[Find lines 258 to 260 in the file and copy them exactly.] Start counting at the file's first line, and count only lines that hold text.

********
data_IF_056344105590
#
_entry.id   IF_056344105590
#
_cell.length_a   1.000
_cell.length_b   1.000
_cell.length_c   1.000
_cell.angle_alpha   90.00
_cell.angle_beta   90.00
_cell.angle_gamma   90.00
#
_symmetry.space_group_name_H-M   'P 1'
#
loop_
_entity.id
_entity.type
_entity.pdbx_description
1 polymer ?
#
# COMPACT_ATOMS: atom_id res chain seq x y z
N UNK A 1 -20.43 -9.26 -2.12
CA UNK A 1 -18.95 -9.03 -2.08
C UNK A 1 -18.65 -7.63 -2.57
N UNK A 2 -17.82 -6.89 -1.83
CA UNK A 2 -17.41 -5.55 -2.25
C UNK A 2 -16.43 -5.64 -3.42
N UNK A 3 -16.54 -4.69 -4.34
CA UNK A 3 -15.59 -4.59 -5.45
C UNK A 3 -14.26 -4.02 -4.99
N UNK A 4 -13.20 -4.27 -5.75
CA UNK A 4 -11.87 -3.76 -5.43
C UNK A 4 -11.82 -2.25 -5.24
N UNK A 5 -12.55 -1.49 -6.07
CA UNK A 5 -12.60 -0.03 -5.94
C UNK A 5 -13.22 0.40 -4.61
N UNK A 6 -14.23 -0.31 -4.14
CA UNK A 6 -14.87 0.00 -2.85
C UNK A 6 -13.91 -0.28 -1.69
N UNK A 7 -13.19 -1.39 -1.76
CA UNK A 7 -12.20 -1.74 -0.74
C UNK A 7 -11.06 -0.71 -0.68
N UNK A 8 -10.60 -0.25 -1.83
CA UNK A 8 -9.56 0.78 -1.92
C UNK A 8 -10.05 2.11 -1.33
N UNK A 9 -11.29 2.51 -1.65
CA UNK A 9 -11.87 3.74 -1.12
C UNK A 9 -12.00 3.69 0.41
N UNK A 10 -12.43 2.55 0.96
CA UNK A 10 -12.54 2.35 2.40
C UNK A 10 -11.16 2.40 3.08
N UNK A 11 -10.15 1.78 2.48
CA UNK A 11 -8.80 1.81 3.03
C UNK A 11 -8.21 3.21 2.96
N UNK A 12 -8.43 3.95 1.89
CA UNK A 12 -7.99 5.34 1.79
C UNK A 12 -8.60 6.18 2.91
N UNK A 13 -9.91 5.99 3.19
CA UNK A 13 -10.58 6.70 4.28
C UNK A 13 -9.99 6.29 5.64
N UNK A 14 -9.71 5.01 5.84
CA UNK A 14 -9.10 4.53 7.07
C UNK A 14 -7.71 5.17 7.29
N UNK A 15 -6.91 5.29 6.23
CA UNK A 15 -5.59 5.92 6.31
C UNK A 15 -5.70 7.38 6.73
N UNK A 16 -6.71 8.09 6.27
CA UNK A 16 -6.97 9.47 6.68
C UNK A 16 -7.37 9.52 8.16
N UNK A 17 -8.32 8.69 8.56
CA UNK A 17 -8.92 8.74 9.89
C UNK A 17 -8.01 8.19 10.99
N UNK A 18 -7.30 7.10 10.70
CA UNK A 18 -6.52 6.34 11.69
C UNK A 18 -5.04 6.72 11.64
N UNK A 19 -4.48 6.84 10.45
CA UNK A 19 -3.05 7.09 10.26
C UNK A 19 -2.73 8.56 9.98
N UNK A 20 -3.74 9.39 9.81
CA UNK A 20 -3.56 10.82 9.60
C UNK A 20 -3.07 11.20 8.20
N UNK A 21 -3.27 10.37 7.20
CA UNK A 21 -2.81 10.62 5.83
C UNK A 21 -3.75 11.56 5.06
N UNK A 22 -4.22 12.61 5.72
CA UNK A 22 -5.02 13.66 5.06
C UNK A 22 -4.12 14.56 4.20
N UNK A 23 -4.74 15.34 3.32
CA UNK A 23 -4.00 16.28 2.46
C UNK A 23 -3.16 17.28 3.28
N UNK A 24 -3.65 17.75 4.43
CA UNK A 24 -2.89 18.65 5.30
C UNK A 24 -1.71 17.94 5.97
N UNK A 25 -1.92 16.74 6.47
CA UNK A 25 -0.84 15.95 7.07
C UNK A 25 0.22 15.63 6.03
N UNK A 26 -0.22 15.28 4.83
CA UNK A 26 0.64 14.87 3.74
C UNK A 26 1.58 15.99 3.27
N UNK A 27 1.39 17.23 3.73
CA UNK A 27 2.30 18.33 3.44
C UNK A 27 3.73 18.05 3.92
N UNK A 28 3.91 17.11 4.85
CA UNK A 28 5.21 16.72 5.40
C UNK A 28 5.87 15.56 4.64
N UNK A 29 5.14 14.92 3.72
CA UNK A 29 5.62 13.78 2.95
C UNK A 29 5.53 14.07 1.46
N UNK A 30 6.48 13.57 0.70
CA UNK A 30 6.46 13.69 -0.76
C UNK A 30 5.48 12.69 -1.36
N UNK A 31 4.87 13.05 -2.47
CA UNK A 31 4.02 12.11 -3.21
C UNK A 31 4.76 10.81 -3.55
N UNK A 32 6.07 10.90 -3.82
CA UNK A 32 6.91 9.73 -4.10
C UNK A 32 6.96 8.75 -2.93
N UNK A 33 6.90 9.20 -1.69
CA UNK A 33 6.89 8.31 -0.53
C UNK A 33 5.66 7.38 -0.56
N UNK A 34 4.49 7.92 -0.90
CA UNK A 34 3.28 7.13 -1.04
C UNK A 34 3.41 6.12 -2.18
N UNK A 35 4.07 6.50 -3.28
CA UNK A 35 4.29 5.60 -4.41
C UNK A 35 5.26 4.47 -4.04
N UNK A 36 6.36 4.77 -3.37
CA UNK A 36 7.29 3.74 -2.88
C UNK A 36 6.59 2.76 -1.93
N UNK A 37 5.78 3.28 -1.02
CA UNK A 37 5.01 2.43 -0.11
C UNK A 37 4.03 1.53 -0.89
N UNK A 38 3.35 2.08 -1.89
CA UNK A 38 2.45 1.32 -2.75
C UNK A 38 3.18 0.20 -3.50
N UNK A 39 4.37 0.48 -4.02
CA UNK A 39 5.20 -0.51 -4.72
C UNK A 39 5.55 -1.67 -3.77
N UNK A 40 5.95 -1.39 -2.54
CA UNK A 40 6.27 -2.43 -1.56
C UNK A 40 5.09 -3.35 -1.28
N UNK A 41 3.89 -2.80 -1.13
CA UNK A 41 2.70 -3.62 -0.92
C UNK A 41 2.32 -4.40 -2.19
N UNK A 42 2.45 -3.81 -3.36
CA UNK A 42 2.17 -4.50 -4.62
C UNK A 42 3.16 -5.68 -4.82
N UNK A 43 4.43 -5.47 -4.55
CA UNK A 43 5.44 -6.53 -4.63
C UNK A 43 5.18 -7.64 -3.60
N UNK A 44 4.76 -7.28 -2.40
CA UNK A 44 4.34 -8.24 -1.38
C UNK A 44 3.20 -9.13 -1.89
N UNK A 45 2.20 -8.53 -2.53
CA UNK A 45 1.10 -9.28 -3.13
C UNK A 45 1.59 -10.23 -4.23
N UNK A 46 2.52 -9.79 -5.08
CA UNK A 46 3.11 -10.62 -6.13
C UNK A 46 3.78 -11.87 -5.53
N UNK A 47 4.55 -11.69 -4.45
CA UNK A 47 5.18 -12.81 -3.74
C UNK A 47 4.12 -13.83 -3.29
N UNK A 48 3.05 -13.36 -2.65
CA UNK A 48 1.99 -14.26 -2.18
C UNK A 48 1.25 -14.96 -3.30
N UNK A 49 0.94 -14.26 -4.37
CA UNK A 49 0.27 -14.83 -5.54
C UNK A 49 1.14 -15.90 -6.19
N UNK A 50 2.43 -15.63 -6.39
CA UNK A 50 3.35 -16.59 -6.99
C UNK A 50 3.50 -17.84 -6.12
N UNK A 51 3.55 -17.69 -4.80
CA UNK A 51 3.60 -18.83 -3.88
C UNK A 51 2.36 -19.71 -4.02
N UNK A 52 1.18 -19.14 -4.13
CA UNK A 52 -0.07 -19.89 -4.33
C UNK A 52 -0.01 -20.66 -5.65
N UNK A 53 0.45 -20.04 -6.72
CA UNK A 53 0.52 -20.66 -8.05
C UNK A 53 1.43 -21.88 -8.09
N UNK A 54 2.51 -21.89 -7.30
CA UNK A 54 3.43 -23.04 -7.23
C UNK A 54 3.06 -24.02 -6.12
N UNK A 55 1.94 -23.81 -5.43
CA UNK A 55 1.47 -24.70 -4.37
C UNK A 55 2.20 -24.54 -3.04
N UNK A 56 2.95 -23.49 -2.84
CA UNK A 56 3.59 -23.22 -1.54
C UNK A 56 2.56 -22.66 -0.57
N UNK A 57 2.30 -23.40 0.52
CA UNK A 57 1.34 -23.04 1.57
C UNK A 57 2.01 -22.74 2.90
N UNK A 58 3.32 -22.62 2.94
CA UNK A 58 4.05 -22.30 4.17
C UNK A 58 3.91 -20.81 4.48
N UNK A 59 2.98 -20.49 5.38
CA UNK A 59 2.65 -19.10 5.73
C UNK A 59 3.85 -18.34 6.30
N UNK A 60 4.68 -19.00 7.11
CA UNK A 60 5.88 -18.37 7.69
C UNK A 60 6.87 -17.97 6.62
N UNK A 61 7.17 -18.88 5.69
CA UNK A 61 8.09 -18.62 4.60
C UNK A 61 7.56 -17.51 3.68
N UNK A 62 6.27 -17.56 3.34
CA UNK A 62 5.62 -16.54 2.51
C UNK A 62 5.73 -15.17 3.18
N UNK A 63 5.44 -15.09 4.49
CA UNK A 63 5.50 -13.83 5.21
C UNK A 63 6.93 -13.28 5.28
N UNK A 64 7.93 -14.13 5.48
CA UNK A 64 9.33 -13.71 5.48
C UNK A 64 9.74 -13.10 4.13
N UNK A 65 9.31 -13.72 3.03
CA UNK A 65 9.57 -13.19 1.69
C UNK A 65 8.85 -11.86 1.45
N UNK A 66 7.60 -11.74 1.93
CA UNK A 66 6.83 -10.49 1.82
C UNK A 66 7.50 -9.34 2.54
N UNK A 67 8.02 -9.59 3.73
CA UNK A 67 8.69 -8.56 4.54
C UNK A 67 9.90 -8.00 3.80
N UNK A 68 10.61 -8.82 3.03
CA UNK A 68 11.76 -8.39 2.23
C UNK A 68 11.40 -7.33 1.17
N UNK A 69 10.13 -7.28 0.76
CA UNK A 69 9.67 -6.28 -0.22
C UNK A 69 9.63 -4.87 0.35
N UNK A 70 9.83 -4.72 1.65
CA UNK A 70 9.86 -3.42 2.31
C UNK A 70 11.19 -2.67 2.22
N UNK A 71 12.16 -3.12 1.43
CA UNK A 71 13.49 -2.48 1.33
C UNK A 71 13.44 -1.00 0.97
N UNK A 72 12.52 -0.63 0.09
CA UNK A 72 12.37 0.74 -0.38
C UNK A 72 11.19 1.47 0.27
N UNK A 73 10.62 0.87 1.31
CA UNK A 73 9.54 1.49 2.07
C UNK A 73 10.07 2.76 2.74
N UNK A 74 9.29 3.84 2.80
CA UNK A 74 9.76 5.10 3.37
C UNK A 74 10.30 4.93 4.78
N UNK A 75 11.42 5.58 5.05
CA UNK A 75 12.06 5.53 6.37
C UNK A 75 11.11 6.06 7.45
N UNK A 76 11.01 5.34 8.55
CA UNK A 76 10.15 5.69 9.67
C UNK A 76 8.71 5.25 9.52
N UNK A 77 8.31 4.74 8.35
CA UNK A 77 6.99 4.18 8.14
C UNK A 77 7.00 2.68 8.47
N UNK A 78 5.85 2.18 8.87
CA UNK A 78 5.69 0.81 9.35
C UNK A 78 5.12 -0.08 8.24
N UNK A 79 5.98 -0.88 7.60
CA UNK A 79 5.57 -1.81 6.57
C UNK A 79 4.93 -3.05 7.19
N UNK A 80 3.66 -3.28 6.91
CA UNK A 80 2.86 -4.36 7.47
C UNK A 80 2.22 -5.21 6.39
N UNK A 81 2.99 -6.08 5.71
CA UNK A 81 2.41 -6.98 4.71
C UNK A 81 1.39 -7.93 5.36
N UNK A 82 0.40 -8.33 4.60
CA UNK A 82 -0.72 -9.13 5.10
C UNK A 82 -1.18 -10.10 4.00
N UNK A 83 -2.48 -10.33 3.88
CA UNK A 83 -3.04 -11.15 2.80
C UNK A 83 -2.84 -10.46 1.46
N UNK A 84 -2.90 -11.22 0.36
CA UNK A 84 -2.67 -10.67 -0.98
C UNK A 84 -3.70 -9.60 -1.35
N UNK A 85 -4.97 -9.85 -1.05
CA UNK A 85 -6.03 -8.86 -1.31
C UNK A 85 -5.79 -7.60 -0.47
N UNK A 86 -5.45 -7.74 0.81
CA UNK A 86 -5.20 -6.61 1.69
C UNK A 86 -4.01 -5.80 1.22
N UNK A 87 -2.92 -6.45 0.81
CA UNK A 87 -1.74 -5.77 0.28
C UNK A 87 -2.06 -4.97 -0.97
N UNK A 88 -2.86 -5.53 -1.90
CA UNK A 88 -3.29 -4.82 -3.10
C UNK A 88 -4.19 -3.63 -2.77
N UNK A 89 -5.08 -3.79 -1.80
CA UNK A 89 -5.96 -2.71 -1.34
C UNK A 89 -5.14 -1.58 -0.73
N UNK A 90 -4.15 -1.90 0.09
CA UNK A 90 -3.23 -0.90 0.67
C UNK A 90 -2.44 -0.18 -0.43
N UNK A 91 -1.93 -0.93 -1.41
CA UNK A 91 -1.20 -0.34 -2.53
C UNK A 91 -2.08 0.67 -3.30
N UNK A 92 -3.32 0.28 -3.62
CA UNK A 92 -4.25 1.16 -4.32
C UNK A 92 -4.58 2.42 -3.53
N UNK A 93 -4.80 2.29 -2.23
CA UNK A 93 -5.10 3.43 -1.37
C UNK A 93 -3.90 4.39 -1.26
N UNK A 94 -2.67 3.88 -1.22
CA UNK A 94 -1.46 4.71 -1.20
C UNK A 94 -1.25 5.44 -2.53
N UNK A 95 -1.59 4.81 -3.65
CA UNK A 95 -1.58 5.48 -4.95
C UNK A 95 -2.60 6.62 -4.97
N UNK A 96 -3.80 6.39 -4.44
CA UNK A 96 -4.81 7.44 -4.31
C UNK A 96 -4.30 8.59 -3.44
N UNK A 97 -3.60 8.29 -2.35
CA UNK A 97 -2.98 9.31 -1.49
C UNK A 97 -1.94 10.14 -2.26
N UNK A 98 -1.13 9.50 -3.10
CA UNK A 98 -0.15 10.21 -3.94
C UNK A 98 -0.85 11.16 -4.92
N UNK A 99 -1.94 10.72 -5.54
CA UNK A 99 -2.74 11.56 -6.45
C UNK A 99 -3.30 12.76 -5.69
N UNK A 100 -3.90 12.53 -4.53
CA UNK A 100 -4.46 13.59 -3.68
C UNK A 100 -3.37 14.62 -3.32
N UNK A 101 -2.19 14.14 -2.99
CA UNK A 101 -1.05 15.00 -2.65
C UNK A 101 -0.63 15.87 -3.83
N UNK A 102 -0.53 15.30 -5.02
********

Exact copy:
N UNK A 80 3.66 -3.28 6.91
CA UNK A 80 2.86 -4.36 7.47
C UNK A 80 2.22 -5.21 6.39